> statement with a sloppy argument.
They need to become masters of their mother tongue, including the
sloppy uses of terms, such as "voting" and "health care", which have
no existence in strongly logical mathematics (except in science
fiction and fantasy).
To have debaters mine mathematics for a resolution is commendable and
both the Aff and the Neg did a good job.
The Aff argued persuasively that there's no limit on how close epsilon
might get to 0, where epsilon is size of the "tax" a vertex must pay
for the privilege of being a local apex, at the tip of a radial, on a
hill with a view.
Give me a large enough frequency, and we continue our asymptotic
approach to where we might say "each vertex on a perfect "at infinity"
sphere is instantaneously flat i.e. is surrounded by 360 degrees".
The Neg pointed out that there's a discrete iotum of "tax" that comes
from just being in a sphere-like polyhedron, inheriting Descartes
Deficit (a tetrahedron of degrees) as a builtin characteristic of the
No matter what the frequency, there's a constant 720 "ownership fee"
(might be a better term for "tax" in capitalist thinking) that must be
contributed by all who have purchase on this globe. Taxpayers may
indulge themselves in the illusion that Zero is a reachable ideal, but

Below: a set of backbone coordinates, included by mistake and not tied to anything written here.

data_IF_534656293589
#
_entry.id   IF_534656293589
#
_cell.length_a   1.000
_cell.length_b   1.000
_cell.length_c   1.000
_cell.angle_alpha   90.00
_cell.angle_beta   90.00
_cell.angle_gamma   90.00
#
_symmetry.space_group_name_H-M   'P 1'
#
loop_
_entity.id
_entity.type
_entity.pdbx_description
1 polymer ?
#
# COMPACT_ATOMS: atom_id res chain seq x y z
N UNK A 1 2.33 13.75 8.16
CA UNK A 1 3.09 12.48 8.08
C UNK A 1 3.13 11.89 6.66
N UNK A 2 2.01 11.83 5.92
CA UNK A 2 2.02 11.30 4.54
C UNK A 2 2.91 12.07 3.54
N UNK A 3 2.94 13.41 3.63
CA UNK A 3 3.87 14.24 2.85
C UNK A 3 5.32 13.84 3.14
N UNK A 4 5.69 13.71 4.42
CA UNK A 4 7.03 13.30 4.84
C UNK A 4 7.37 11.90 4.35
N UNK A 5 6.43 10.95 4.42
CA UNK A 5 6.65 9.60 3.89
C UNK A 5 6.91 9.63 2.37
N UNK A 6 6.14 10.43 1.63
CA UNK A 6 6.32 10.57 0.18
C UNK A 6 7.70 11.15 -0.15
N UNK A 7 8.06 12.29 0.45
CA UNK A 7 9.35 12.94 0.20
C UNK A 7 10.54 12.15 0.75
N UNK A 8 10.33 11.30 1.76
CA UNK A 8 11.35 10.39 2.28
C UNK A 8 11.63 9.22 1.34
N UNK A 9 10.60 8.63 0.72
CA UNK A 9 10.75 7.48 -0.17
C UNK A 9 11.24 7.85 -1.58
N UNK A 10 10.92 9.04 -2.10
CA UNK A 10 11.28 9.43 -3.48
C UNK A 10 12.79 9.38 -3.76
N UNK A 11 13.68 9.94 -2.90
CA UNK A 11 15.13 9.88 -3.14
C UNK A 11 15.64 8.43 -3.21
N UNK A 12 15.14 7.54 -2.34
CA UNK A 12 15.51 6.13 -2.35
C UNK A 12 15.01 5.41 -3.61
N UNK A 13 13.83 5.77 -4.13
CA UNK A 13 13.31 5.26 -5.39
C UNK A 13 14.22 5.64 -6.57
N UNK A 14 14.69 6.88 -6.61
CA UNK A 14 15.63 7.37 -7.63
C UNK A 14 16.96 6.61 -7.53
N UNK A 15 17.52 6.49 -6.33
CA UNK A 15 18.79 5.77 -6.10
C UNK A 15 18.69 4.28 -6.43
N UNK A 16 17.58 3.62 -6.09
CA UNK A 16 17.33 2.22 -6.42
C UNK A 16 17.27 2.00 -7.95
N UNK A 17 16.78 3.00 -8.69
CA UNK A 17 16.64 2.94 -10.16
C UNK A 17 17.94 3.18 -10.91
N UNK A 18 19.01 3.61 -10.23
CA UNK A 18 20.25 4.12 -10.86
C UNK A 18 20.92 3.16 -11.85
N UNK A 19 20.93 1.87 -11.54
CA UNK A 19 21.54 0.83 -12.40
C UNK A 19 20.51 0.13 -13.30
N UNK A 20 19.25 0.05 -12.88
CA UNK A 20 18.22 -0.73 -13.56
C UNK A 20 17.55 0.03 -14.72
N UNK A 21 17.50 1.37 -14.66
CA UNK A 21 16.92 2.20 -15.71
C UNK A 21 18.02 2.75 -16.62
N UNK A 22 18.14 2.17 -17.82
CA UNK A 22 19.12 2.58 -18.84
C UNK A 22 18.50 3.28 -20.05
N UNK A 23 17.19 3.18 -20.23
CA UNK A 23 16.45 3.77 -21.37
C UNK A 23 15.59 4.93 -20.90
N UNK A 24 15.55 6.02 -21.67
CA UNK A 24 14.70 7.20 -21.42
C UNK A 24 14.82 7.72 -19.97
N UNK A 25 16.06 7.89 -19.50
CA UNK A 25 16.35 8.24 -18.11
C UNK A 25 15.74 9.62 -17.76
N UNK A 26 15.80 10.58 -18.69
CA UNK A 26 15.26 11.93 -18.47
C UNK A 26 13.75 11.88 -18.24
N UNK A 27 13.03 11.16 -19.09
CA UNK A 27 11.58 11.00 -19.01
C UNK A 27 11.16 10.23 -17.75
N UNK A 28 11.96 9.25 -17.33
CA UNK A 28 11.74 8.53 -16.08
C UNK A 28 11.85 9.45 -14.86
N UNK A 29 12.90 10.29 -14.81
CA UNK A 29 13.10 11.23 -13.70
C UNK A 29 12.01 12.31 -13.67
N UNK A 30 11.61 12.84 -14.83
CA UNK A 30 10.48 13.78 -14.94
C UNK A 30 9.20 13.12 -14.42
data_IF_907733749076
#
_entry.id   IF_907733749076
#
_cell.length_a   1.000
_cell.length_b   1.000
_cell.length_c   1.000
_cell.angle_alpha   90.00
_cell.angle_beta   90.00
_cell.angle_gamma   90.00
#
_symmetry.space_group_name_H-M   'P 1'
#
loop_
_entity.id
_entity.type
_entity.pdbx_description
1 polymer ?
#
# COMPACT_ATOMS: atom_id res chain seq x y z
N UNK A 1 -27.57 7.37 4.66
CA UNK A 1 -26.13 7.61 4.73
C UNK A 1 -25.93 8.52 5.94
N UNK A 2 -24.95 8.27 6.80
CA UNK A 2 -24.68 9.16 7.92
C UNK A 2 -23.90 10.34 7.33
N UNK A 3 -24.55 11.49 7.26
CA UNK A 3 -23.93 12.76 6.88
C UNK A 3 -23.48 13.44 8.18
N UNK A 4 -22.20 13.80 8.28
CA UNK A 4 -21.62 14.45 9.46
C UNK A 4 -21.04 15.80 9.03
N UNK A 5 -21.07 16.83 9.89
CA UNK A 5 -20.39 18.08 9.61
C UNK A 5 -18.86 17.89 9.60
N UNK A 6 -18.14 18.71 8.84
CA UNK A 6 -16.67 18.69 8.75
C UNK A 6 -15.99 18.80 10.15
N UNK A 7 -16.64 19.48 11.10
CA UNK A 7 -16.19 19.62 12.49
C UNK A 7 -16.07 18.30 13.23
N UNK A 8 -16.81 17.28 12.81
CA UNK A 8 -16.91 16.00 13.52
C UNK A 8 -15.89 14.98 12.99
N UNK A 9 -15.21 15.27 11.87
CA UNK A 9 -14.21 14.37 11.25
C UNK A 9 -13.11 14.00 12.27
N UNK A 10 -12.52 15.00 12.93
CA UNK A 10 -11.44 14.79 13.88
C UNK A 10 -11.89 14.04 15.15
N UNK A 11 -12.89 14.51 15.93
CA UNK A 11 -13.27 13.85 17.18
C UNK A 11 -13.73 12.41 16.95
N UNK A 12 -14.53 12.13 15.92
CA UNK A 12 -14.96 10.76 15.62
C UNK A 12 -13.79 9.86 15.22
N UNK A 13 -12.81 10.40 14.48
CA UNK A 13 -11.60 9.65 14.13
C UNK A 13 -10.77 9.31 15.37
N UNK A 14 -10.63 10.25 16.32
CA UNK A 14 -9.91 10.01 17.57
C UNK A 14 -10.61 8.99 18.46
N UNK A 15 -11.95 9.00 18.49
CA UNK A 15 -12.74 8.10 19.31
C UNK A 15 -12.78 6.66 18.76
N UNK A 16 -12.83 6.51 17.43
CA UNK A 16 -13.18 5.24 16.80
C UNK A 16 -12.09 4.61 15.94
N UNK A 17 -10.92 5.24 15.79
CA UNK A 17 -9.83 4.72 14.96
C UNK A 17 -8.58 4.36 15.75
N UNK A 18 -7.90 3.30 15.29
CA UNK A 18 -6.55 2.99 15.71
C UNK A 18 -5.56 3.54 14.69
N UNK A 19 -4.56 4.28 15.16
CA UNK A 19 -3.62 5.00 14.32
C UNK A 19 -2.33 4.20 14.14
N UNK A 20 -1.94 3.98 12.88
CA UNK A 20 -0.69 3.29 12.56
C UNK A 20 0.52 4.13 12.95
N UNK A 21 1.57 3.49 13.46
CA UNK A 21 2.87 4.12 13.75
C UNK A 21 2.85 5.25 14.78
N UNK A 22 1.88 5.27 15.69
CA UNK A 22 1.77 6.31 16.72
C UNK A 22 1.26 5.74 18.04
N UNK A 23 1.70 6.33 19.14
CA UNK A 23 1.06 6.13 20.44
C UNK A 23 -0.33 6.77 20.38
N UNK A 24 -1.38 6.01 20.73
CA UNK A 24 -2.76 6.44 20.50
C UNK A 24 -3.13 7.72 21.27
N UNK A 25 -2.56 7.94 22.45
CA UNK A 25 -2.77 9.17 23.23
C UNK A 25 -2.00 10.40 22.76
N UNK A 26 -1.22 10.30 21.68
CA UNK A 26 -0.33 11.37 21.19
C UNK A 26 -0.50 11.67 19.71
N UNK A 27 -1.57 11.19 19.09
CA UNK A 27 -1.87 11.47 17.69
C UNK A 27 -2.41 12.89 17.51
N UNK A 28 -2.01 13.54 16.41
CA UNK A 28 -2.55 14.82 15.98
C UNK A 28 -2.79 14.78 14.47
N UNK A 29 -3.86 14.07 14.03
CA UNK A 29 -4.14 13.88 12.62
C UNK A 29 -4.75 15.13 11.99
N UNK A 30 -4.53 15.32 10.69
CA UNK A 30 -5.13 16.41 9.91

of course it never is. Inside that epsilon is a grain of sand, a
positive amount, ad infinitum, and there's no getting rid of it, or
rather, the tetrahedron has been subtracted and is not coming back.
My approach is not all that different from taking 1 == 0.99999... and
saying there's dramatic tension here, and using that to motivate
exposure to additional concepts. Will that magical "..." be strong
enough to give us 9s forever, or will it peter out and leave us
asserting a falsehood. Everything hinges on the ability of "..." to
really deliver. One needs to cultivate utter confidence to that
effect, and to say things like "we're not talking about a *physical*
possibility" (in contrast to what?).
That's a known pedagogical technique (andragogical too), to use
tension and suspense ("who will win?") as a motivation to pick up more
of the relevant terminology. I don't think it's a stupid technique
myself, though I understand if you choose to avoid it in your own
dramatic role as teacher in a mathematics classroom setting (a very
special case condition which 99.9% of us do not experience with much
frequency if at all -- and yet we might teach math and logic and
rhetoric and PR, including for money).
** those knowing a wee bit of history will remember that Descartes
became a controversial member of the Swedish court, as beloved
personal tutor to the queen, not unlike the role of John Dee, mentor
of Sir Francis Bacon. Descartes was nominally Catholic though he
feared the Inquisition enough to encrypt major findings, while Sweden
was a Protestant country such that his influence aroused deep
suspicion, making his presence there something of a trial
http://www.cathnews.com/article.aspx?aeid=19371 (Catholics were
suspicious of him too, given ties to Rosicrucianism, which the
Wikipedia article doesn't talk about).
&& sometimes prisons have been transformed into centers of study as
well, in which case the surveillance cameras just fit right in. One
of the famous warden-scholars, of San Quentin, led prisoners through a
multi-year course in General Semantics and other topics.
http://www.youtube.com/watch?v=ww8sYTfYJlA This may have been when
poet Gene Fowler ('Waking the Poet') encountered a bigger world of
ideas (reminiscent of the Malcolm X story -- prison is sometimes
educational, if enough agreement builds)